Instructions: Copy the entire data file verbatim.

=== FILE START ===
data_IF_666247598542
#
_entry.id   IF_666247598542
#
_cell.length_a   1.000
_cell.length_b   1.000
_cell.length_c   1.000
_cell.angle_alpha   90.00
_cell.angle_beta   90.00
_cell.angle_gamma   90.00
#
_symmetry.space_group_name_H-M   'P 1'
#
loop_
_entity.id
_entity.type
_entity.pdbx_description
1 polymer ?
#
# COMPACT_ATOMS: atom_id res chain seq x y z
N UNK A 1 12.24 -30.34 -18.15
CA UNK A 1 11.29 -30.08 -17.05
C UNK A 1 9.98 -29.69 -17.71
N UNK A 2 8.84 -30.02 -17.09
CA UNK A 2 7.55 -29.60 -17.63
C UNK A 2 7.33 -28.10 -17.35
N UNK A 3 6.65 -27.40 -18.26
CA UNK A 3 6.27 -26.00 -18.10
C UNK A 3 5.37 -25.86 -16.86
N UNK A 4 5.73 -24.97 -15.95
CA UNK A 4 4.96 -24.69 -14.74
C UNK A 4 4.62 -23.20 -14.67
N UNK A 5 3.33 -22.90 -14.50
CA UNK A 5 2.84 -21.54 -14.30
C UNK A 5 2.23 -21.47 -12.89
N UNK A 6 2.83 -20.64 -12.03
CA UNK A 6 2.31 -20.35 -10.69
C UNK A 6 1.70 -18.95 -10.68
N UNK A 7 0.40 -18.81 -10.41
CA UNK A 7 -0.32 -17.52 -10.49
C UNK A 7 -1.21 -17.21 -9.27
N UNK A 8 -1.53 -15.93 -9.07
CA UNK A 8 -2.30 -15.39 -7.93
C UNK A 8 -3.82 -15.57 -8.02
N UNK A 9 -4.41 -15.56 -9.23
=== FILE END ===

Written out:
data_IF_666247598542
#
_entry.id   IF_666247598542
#
_cell.length_a   1.000
_cell.length_b   1.000
_cell.length_c   1.000
_cell.angle_alpha   90.00
_cell.angle_beta   90.00
_cell.angle_gamma   90.00
#
_symmetry.space_group_name_H-M   'P 1'
#
loop_
_entity.id
_entity.type
_entity.pdbx_description
1 polymer ?
#
# COMPACT_ATOMS: atom_id res chain seq x y z
N UNK A 1 12.24 -30.34 -18.15
CA UNK A 1 11.29 -30.08 -17.05
C UNK A 1 9.98 -29.69 -17.71
N UNK A 2 8.84 -30.02 -17.09
CA UNK A 2 7.55 -29.60 -17.63
C UNK A 2 7.33 -28.10 -17.35
N UNK A 3 6.65 -27.40 -18.26
CA UNK A 3 6.27 -26.00 -18.10
C UNK A 3 5.37 -25.86 -16.86
N UNK A 4 5.73 -24.97 -15.95
CA UNK A 4 4.96 -24.69 -14.74
C UNK A 4 4.62 -23.20 -14.67
N UNK A 5 3.33 -22.90 -14.50
CA UNK A 5 2.84 -21.54 -14.30
C UNK A 5 2.23 -21.47 -12.89
N UNK A 6 2.83 -20.64 -12.03
CA UNK A 6 2.31 -20.35 -10.69
C UNK A 6 1.70 -18.95 -10.68
N UNK A 7 0.40 -18.81 -10.41
CA UNK A 7 -0.32 -17.52 -10.49
C UNK A 7 -1.21 -17.21 -9.27
N UNK A 8 -1.53 -15.93 -9.07
CA UNK A 8 -2.30 -15.39 -7.93
C UNK A 8 -3.82 -15.57 -8.02
N UNK A 9 -4.41 -15.56 -9.23